There is so much to see and do on holiday in Sicily and so many fascinating places to explore that one of the best ways to explore Sicily is by hiring a car. This self-drive holiday itinerary gives you an idea of how much it is possible to achieve in 14 days spent exploring Sicily.
- Fly into Catania – Your holiday in Sicily begins when you pick up your car and make the scenic 1 and a half hour drive down the coast towards south east Sicily
. The South eastern tip of Sicily
is home to mile after mile of largely unspoilt sandy beaches and a series of UNESCO World Heritage Sites for you to spot along the way to Torre Marabino.
Set in the lovely south-east corner of Sicily,
less than 10 minutes from Ispica and about 4km from the nearest beach,Torre Marabino
is about half an hour from Modica
and the Nature Reserve of Vendicari, and less than an hour’s drive from Ragusa
, so it is an ideal base for exploring. It is in a wonderful elevated position, with views over its lush gardens, the crops and rolling landscape, to the sea in the distance,and Ispica.
- Wander across to Noto
and explore Parco Archeologico della Neapolis, declared a UNESCO World Heritage Site, contains thousands of tombs dating back to 1000BC. In addition to the necropolis, you’ll find the Neapolis or “New City” archaeological park, which contains monuments from Greek, Roman, Byzantine, and other periods. Then take a long stroll through the Naturale Orientata Oasifaunistica di Vendicari. Watch for birds (there is known to be over 40 different types!), walk kilometres of natural trail, and get away from it all in total peace. There is no better place to end the day than at Torre Marabino's
hotel restaurant. Growers of organic vines, olives, fruit and vegetables, they certainly know their food. Torre Marabino’s
well-known restaurant spills out onto lovely terraces, in summer, and it is absolutely top-notch for the service and for the classy, fine food extraordinaire.Sicilian and Mediterranean specialities are transformed by Giovanni’s creativity and diners are in for a gastronomic delight. The wine is superb, supremely drinkable and exceptionally good. What a great end to the second day of your holiday in Sicily!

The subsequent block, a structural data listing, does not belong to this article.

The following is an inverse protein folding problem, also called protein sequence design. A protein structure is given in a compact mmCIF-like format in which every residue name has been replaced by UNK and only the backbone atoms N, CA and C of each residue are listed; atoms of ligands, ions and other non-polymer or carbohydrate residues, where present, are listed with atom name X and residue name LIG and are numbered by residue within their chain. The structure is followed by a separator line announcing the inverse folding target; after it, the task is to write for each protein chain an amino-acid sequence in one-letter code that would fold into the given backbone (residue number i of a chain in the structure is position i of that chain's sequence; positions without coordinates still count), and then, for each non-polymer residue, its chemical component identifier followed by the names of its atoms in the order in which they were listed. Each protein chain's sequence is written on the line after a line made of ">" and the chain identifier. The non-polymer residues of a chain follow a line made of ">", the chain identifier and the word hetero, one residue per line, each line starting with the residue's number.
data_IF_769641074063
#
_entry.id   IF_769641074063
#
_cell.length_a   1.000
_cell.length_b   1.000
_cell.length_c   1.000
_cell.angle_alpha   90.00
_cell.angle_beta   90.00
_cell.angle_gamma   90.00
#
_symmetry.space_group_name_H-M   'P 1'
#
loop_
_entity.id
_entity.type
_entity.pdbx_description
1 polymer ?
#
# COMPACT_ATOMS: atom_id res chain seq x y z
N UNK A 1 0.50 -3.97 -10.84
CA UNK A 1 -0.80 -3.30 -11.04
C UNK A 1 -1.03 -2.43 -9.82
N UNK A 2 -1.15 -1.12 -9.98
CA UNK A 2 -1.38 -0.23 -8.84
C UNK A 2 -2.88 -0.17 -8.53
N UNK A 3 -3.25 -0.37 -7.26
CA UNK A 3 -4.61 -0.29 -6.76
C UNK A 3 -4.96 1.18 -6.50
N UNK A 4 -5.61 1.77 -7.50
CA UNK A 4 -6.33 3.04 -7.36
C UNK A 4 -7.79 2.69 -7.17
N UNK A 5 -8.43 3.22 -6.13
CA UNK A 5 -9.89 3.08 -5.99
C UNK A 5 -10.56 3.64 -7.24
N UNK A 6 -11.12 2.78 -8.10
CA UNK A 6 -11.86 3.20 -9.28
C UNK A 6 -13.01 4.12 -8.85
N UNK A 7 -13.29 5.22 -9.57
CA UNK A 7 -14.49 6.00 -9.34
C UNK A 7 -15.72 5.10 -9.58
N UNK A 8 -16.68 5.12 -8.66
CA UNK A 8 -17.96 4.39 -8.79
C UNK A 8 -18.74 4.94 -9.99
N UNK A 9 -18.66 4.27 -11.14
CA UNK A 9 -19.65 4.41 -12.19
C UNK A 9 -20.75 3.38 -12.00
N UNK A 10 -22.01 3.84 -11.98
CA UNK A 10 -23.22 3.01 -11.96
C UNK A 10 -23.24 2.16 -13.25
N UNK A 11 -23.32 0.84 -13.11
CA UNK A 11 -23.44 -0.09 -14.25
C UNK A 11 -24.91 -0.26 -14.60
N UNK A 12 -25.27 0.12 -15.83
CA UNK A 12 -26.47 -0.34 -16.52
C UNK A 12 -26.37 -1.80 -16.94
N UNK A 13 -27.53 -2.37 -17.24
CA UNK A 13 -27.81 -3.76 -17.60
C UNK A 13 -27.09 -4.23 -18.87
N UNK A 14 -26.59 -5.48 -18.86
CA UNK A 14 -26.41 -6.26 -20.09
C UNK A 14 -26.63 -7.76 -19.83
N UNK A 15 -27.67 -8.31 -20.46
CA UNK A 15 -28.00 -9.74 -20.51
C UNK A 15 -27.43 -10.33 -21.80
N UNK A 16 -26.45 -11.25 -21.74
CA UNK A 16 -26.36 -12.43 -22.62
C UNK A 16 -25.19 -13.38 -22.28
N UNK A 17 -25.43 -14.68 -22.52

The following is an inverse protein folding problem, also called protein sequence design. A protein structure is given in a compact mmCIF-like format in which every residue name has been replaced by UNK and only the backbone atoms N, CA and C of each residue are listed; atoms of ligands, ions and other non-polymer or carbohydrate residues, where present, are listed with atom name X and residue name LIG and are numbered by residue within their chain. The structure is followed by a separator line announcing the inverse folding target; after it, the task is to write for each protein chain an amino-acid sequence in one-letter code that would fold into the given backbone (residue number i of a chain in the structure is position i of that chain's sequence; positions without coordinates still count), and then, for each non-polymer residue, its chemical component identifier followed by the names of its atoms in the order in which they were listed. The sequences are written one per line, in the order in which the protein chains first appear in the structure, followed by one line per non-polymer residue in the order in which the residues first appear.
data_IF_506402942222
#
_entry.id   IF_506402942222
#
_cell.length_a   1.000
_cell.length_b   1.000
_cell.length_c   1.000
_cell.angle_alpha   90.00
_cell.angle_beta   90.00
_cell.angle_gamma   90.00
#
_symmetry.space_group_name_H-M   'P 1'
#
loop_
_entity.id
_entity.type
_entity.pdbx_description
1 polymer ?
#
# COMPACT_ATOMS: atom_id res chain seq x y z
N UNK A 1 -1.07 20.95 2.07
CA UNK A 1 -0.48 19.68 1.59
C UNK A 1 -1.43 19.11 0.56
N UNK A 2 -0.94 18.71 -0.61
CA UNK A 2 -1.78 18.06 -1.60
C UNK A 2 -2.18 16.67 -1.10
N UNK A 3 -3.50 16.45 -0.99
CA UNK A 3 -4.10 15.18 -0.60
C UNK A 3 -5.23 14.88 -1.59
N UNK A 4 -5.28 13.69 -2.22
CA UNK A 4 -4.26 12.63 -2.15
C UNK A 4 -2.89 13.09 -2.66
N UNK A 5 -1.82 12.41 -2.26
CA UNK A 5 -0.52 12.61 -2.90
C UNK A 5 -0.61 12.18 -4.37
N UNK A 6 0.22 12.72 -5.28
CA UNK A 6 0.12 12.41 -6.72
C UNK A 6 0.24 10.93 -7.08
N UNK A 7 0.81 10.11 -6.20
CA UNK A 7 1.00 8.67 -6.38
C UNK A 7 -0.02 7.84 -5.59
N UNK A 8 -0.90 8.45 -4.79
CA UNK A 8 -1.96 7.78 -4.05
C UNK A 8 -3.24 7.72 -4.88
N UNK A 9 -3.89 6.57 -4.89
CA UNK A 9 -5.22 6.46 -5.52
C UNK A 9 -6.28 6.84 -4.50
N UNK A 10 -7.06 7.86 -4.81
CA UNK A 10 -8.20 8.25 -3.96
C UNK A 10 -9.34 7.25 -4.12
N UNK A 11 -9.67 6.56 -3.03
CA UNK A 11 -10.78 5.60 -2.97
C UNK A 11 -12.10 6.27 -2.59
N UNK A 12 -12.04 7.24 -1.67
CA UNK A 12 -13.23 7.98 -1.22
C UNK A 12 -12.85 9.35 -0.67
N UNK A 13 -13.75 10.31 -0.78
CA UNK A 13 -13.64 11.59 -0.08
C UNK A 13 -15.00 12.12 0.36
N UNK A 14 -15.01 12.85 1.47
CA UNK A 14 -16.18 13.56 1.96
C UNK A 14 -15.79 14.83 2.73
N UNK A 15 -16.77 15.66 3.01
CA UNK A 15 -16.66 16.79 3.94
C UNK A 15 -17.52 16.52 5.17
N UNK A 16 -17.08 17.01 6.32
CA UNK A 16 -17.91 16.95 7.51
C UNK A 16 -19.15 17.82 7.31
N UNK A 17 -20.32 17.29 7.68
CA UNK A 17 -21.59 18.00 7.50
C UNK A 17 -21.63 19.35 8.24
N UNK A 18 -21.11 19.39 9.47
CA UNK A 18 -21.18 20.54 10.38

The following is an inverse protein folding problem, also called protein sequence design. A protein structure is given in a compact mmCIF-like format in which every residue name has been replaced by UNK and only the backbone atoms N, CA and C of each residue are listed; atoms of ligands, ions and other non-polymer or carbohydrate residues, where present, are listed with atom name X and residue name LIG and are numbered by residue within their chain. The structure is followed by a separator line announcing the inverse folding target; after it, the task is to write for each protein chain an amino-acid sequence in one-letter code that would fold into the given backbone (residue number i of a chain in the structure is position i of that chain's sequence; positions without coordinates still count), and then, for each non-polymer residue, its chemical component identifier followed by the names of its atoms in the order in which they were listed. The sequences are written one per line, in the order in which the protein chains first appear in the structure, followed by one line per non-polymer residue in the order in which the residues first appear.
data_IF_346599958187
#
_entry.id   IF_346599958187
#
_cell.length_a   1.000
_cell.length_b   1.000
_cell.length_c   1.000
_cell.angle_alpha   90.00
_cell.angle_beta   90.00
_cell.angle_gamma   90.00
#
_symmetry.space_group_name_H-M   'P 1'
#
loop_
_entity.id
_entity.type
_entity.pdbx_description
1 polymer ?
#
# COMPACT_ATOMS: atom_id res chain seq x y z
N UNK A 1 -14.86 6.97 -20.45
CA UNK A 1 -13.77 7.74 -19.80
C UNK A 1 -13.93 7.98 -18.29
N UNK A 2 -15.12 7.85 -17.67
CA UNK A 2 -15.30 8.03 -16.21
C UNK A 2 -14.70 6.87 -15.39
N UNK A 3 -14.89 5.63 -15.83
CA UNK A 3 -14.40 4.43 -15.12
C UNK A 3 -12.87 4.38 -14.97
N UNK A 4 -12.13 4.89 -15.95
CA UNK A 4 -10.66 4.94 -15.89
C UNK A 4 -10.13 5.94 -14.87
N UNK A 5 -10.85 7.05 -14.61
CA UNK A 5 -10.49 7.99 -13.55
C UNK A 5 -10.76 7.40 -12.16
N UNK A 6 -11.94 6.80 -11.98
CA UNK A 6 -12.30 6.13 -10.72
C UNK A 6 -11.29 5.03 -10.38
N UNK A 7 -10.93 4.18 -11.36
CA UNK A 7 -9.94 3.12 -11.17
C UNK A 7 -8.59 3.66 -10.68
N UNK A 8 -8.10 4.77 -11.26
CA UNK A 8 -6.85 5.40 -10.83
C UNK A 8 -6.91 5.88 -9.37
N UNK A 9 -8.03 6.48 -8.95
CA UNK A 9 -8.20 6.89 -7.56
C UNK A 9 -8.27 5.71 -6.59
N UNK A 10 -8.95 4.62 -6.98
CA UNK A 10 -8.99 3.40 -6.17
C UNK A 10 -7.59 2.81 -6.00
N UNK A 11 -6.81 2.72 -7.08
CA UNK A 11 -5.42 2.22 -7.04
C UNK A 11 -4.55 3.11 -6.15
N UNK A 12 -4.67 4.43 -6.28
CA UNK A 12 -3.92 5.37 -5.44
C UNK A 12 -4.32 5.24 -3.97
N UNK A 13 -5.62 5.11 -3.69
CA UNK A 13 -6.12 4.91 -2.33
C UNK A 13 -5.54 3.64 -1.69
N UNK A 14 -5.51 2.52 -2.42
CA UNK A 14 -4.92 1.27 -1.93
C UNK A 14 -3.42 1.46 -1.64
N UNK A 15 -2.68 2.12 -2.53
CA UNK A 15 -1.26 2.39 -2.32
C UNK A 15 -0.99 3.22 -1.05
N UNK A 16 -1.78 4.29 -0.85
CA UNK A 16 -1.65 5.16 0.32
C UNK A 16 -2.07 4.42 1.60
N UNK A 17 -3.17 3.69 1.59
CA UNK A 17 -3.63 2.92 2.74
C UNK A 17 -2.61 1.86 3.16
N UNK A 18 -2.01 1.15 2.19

- A day of culture is at hand on day three of your Sicily self-drive itinerary. Head to the sort of place that drives English poets to grab their paper, pen, and ink: Fonte Aretusa. Legend has it that a nymph of the same name became the fountain itself.. The spring feeds the Cyane River; the image of freshwater emerging from the ground and feeding in to the sea fascinated writers like Milton, Pope, and Wordsworth. Papyrus plants grow abundantly in the pond here. Grab an ice cream and spend some time watching the ducks. Next on your Sicily holiday itinerary is the Duomo di Siracusa
, one of Sicily's
most notable religious monuments, which features intricate Baroque architecture and a rich historical legacy. On the Isle of Ortigia near the southern coast of Syracuse,
the church is a large repository of religious relics, statues, and the remains of saints. Architect Andrea Palma designed the large outer columns along the facade, which were completed in 1753. Explore the inner areas of the church, such as the fifth-century Temple of Athena. For the evening, head for the old town, Ortygia, wandering through its tight narrow streets, lined with oleander, pretty baroque balconies, tempting glimpses of blue sea and fabulous shops and bars. Have dinner at the harbour,the Porto Grande, site of a great sea battle between Siracusans